Posted by: thinkingbulldog | May 5, 2009

“If I live, and I think I will, I’ll be going back to Jacksonville.” –R. Perry Sentell (OR, CMR goes on the couch with the Thinking Bulldog)

This is in response to an outstanding discussion of the issues surrounding the Georgia-Florida rivalry and the Jacksonville issue over at Dawg Sports.  I highly recommend reading all of the comments for all of the arguments on either side of the issue, and the particularly cogent commentary of RationalGator.

Professor Sentell, the fearsome Torts professor at UGA Law, always cancelled classes the Thursday and Friday before Florida, because that’s where he was headed. “They’ll be jumping off the balconies of the hotel into the pool by 10 AM” he used to say. Anyway, by and large those who favor home-and-home do not attend the game in Jacksonville, while those who do feverishly support keeping the game at the neutral site.  I fall on the latter side, sporting a lifetime 5-6 record in Jax.

The constant references to the 3-16 record over the past years is just another example of media and intellectual (which are mutually exclusive) laziness. As if Spurrier’s dominance over Ray Gump and Dim Jonnan bears any relevance to either program today. Since the departure of Darth Visor, the series has been achingly close. As TKK pointed out, in the 5 games immediately after Spurrier’s departure, the games were decided by an average of less than 4 points.

There’s really no more compelling argument against the theory of  a Gator “advantage” in Jax than CMR’s very own record in enemy stadiums—the team seems at its disciplined, focused best when away from Athens.  And in odd-numbered years, the Dawgs play a second neutral field game on North Avenue in Atlanta, where the number of fans is roughly even, and Georgia seems to do just fine there.

As opposed to the location of the game and the number of supporting fans in the stands, UGAs recent defeats in Jacksonville might be explained by:

  • Dropped passes.
  • Ill-timed and poorly executed trick plays (Joe T notwithstanding).
  • Consistently lousy special teams play, especially field goals.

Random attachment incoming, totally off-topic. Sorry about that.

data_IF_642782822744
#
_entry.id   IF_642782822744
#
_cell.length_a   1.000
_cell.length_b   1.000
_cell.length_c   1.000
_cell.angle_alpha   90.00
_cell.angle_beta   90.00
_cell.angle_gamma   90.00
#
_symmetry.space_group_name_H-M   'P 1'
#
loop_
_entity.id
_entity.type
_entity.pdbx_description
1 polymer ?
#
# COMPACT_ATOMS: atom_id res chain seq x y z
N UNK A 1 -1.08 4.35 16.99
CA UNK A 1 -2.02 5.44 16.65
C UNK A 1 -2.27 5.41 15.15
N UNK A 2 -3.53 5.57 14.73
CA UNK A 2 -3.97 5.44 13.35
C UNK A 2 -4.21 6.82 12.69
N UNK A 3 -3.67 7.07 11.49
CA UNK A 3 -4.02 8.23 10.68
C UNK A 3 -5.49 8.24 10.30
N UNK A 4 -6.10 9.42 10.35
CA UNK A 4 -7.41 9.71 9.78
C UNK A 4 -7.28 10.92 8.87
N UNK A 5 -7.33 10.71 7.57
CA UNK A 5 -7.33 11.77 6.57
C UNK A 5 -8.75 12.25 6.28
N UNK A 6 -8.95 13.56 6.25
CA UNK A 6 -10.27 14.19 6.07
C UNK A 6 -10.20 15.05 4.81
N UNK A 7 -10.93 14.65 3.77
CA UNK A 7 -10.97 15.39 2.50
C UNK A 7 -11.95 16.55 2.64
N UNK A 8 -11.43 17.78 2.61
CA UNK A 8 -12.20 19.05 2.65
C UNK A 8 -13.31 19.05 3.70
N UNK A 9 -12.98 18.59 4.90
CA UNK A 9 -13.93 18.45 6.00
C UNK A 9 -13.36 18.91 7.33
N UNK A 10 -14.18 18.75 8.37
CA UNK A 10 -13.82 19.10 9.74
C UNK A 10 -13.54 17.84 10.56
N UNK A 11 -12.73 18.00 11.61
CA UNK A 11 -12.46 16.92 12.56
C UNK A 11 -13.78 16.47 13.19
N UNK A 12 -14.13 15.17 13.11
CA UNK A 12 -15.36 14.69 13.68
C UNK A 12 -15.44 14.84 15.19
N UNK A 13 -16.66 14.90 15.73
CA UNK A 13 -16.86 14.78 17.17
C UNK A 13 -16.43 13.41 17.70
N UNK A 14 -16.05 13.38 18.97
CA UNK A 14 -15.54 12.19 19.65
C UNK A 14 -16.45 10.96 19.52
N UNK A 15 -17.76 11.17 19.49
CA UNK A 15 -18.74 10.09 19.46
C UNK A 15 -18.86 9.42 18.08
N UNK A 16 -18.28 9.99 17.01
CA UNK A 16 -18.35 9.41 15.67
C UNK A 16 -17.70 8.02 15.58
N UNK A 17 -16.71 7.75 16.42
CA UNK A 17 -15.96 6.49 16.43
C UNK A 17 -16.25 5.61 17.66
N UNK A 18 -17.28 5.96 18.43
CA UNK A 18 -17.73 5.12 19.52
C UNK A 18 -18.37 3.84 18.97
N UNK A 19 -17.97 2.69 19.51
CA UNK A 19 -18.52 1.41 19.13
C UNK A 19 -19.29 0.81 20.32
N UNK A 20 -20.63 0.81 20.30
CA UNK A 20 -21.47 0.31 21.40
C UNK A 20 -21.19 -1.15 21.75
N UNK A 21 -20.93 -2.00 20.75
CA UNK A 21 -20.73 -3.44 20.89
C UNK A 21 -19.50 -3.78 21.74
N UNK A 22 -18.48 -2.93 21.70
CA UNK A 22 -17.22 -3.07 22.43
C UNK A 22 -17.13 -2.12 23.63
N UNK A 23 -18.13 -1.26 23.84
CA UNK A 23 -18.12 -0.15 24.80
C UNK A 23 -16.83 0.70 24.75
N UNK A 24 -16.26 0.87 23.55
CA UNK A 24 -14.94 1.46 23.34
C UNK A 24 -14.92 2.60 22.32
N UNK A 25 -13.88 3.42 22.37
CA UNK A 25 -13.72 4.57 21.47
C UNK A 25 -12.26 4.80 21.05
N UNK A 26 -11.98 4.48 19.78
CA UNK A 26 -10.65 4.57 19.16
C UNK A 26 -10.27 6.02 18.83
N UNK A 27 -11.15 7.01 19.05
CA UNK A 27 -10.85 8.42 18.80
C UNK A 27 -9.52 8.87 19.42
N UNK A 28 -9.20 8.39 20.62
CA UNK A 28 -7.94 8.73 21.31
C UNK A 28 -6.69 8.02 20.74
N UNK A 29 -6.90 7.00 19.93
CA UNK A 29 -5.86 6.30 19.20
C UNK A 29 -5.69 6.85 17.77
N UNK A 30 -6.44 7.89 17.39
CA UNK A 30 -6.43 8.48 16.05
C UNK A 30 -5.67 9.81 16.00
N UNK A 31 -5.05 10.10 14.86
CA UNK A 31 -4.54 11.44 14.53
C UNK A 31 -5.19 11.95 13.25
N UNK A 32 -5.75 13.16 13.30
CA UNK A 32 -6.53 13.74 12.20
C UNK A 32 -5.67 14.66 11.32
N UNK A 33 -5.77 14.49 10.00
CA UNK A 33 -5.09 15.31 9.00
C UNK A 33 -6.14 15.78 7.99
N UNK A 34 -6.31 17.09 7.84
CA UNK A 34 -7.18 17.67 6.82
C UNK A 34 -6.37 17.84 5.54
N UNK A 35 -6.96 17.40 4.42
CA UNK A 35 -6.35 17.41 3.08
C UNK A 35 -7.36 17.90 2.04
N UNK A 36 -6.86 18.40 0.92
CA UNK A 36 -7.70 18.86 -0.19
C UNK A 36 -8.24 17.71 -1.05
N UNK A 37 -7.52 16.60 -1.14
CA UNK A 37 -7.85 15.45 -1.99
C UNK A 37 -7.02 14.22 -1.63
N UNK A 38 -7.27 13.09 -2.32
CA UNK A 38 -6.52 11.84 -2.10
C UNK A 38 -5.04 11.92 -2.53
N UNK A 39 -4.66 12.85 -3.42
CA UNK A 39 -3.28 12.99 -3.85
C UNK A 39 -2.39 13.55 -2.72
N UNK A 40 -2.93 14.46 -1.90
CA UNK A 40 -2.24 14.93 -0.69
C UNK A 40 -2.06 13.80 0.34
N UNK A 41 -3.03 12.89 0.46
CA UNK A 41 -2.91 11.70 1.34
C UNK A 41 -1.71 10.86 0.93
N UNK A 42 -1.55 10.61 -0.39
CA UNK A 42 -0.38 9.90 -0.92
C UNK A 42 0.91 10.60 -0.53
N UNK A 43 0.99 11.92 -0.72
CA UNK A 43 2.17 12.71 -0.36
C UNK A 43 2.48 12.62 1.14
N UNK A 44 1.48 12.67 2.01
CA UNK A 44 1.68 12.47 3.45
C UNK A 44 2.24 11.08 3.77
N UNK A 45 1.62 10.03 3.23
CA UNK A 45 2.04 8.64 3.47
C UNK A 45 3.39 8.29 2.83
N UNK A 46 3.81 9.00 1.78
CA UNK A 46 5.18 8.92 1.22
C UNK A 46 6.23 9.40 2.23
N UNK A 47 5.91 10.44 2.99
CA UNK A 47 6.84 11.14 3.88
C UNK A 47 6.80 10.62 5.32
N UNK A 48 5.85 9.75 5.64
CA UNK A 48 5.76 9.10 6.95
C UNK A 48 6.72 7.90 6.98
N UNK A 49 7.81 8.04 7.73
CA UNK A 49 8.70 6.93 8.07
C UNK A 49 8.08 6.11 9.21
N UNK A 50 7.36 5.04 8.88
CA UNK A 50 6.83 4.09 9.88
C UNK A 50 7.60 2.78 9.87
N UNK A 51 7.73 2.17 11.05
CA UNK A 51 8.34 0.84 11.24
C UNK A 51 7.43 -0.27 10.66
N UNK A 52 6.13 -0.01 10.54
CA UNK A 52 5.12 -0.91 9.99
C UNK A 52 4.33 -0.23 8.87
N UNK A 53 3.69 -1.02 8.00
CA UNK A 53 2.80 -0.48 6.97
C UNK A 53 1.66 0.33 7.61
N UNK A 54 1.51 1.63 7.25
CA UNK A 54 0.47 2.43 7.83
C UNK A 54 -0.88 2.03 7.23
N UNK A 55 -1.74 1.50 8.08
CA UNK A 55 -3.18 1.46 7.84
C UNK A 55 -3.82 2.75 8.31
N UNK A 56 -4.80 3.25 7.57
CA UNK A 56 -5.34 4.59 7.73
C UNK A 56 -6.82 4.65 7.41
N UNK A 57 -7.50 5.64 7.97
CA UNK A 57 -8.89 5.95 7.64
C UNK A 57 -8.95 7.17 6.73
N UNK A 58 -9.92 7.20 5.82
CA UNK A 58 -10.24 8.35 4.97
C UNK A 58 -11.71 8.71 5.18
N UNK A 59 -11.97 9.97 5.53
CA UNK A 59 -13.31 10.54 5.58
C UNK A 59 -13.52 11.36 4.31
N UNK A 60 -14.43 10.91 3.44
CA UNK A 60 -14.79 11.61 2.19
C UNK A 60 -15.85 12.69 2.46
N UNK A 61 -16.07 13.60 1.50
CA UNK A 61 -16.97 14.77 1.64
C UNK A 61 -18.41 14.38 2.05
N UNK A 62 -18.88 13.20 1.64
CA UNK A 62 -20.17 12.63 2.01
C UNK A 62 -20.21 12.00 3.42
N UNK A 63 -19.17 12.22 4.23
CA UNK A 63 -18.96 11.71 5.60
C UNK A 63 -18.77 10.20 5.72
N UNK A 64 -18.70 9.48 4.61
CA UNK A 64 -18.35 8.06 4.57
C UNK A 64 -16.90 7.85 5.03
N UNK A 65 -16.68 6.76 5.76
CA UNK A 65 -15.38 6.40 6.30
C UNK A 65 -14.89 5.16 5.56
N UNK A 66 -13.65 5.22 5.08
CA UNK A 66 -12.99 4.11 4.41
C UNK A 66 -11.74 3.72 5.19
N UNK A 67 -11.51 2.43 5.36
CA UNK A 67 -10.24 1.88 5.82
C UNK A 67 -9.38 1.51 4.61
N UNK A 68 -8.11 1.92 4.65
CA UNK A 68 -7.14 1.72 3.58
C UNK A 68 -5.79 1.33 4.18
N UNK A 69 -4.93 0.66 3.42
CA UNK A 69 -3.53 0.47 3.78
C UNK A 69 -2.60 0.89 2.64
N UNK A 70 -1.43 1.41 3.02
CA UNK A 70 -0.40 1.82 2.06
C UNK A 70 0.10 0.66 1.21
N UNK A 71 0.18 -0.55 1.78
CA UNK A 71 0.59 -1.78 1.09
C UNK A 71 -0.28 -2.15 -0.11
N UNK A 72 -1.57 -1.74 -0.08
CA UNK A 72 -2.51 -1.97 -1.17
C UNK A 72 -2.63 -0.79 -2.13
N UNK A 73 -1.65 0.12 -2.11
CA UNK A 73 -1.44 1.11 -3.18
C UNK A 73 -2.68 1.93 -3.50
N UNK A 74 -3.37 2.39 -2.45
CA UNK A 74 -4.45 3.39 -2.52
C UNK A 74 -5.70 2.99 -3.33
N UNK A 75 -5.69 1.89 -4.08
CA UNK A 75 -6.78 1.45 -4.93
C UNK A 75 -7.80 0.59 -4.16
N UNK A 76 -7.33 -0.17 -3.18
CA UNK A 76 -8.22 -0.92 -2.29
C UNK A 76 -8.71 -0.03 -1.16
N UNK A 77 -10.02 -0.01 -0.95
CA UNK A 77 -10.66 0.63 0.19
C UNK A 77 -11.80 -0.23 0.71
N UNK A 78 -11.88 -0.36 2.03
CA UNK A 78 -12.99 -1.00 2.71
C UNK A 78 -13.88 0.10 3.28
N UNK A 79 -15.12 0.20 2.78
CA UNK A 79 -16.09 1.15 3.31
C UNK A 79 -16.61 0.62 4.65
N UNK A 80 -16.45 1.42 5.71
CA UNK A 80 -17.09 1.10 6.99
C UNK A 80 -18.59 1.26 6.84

• Throwing the football to the guys in the blue jerseys.
  • Giving up multiple long 1st quarter TD drives (yes, Mr. Martinez, I am looking at you).
  • Putting the football on the carpet at the start of the 2nd half (what, 3 times since ‘02?).
  • Do not even get me started on not going for it on 4th and inches on the Florida 1 in 2005.

All of the above are simply the symptoms of an unfocused, unprepared team and coaching staff. The above can also be found in most all UGA defeats in the CMR era, home, away and in Jax. Coach, we have met the enemy, and he is us. And I fail to see how a change of venue would have prevented these errors. 

So why does Georgia consistently play this way against Florida? Because they are in our heads, you moron!

Were I CMR’s sports psychologist (and I should be), I’d tell him this: CMR, my man, Florida is in your head and everyone on the staff and team. You try to avoid it, prevent it, and not admit it, but UF is in your head, and everybody knows it.  You get it all year, from mat drills to spring practice to media days to after most big wins and all through game week:  3-16, 3-16, 3-16.  2-6 against Florida yourself.  You and the team want this one so badly…you resort to the Celebration and onside kicks and halfback passes.  The fans are dying for a win and never let you forget about it.  And Damon certainly has a weed up his rear end about the Gators, too.  That can’t help.  So what do you do?  Work that much harder?  Watch a little more film?  Put Tebow posters in the locka’ room? Get Bill Goldberg to give the team a pep talk?

Actually none of that will help.  Coach, you and the team have a problem, and you need to name it.  You need to EMBRACE the fact that Urban & Co. are in your heads. Welcome Tebow in there. Get an autograph.  Have Mrs. CMR prepare coffee and warm croissants for your sweet little Gator guests and set the thermostat at 72 to make their stay up there as comfortable as possible. Laugh about it.  Be straight with the media: “yes, how could they not be in our heads…they beat us consistently and we always seem to make the worst mistakes at the most critical times against them. Obviously the Gators are up there, how could they not be.  It sucks.”  The first and biggest step is to NAME IT. Shout from the rooftops, ‘yes, the Gators are in our heads.’ Because remarkably, once you name it, it’s out there. And when its out there, it will go away.*

Then you can get back to playing football, tend to your own business, and make the Gators earn every yard and every point. Then I think Jacksonville will be much more to your liking.

*Using this tried-and-true methodology for overcoming fear and anxiety would also have the lovely consequence of driving Urban & Co. absolutely nuts.  There’s nothing more satisfying than being absolutely straight with an enemy, then watching them tie themselves in knots trying to figure out what you’re “really” up to.

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Responses

  1. Well written amigo.

    I totally agree with your idea that 1st step is to admit you have a problem and confront it.

    Pedro Martinez {famously} in October 2004: “I JUST TIP MY HAT AND CALL THE YANKEES MY DADDY.”

    Pedro Martinez in October 2005: Leads Red Sox to biggest comeback in history of US team sports against his Daddy, and then 1st World Series title in 97 years. Floodgates open.

    Since 2005: Red Sox- won title 2 of last for years. Yankees- ummm, what?

    Yes, it’s a terribly small sample size. But I agree it is the crucial 1st step.


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